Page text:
RUSSELLVILLE, Ark. — Kevin VanDam made a decision on the first day of the Toyota Trucks Diamond Drive on Lake Dardanelle that might have cost him the victory.
The day had already been shortened by a three-hour fog delay, and he was catching multiple limits of the same size fish. With what he thought would be three more days of fishing left, VanDam made the decision to leave and conserve, finishing with 15 pounds, 6 ounces.
When Saturday was canceled due to weather — or maybe even if it wasn't — VanDam figured he should have stuck around and looked for a kicker fish.
"I didn't want to waste them and catch a bunch of them trying to catch one big one, and I probably should have," VanDam said after the weigh-in on Sunday. "I don't know that I would have ever caught a big one, but in hindsight, you've always got to catch what you can catch on a given day."
In the two full days he had left, he caught 18-6 and 19-8. By the time all the fish hit the scales Sunday, it was 2-4 short of champion Mark Menendez's 55-7.
Looking at the forecast, he had planned on a cold weather bite in practice, and it paid off, giving him a bag 2 pounds heavier than the next largest. But he figured it wouldn't be enough.
"I knew being 5 pounds back, it was going to be tough to make it up in one day," VanDam said. "He was in a hole and had a spot to himself, and I was fighting with a lot of other guys in one area. It was just a lot to overcome."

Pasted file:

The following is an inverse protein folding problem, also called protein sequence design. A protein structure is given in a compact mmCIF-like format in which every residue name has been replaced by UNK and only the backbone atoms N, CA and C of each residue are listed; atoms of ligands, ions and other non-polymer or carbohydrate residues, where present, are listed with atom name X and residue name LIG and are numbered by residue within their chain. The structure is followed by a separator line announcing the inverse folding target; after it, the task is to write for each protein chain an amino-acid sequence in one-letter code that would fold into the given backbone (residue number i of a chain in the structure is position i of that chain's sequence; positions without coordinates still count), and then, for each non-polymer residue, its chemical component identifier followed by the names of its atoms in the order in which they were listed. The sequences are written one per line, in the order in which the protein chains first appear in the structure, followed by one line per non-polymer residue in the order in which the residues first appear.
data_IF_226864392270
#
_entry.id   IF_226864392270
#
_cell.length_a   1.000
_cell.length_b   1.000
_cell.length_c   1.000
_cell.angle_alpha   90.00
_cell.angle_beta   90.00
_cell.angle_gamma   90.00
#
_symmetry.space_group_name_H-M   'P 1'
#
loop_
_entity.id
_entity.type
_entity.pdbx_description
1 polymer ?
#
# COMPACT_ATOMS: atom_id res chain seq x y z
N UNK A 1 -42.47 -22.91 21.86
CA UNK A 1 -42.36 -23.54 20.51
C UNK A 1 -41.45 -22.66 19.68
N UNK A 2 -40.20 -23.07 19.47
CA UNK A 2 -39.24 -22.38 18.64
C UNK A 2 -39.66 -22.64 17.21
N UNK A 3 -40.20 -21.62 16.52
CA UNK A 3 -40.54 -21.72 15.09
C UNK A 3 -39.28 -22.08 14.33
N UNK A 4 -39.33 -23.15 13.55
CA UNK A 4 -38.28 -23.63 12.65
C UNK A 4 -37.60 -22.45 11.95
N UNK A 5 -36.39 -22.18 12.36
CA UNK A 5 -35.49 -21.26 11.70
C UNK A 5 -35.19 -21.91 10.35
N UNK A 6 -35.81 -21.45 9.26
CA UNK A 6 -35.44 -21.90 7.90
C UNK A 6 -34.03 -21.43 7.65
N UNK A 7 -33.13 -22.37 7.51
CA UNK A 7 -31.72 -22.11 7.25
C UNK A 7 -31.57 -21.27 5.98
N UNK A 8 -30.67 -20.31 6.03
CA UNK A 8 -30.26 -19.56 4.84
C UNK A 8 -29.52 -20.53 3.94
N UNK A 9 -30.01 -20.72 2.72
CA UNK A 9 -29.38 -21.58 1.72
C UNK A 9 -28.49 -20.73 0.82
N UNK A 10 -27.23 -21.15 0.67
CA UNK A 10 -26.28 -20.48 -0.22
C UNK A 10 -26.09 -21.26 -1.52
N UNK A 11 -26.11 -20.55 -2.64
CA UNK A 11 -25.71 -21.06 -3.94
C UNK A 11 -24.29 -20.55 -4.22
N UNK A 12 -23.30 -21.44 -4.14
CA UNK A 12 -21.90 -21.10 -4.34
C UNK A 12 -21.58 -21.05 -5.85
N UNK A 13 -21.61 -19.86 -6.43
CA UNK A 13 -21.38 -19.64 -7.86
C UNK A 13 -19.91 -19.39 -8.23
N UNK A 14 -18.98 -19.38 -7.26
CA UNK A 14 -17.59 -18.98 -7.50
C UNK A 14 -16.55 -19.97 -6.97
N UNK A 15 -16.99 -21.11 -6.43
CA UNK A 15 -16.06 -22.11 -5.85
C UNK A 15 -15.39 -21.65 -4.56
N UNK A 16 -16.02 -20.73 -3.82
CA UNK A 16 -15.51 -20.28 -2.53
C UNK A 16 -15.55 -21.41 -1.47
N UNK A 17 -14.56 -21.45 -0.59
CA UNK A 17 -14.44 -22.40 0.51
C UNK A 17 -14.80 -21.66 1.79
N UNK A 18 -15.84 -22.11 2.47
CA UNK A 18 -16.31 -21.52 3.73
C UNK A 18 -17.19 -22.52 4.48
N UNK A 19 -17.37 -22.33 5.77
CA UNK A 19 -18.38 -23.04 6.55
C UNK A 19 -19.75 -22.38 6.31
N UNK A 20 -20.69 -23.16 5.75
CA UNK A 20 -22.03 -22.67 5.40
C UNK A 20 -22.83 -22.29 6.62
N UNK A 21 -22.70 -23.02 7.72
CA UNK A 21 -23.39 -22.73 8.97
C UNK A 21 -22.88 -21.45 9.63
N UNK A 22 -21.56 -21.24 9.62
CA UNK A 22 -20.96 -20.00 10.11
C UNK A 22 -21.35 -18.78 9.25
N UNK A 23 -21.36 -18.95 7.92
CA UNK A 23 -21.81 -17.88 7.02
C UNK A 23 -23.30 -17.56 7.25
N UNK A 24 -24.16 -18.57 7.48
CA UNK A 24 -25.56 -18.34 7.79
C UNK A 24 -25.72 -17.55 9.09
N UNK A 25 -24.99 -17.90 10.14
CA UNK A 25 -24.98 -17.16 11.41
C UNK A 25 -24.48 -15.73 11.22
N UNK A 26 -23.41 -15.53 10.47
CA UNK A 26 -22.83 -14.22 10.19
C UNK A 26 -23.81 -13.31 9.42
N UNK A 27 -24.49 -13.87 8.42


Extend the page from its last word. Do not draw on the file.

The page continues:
Chris Lane, who had the second biggest final-day bag and his biggest of the tournament on Sunday at 17-11, said he thinks it was the right decision to cancel Saturday, and it's too hard to speculate what eight more hours would have done to his chances at a win.
"I think the fish were continuing to move into my area, but it would have been miserable for everyone yesterday," he said. "I don't know that it would have helped or hurt me."
Lane's regrets came on the two full days of fishing. He left his best spot in the middle of the day on Friday and found out later that Denny Brauer caught 15 pounds there in the afternoon. He also had to make a tough decision on Sunday, which turned out to be the right one.
"I left about 20 minutes early today because I thought I might have a chance at this thing, and I left them biting," said Lane, who most likely wouldn't have made up the 7 pounds he finished behind Menendez. "That's one of those things where you just have to make the right decision. If you're a multi-millionaire, stay there until the last second and run it back, but if not, you get the points and the money that you can."
Both Lane and VanDam had to jump in their truck Sunday afternoon and think through all their decisions from the weekend on the seven hour drive to Decatur, Ala., where they start practice on Monday for the Dixie Duel on Lake Wheeler.
The drive will put VanDam between two lakes that have served him up "could-have-beens" and have had him second guessing. He said he made a haunting spot-saving decision on Wheeler last season and finished 8 ounces behind champion Jeremy Starks.
"I've come to the conclusion that you've got to bust them when you can," he said. "I made the same decision on Wheeler last year and it cost me.
"It's never any fun to lose, but I guess that's just the way it goes."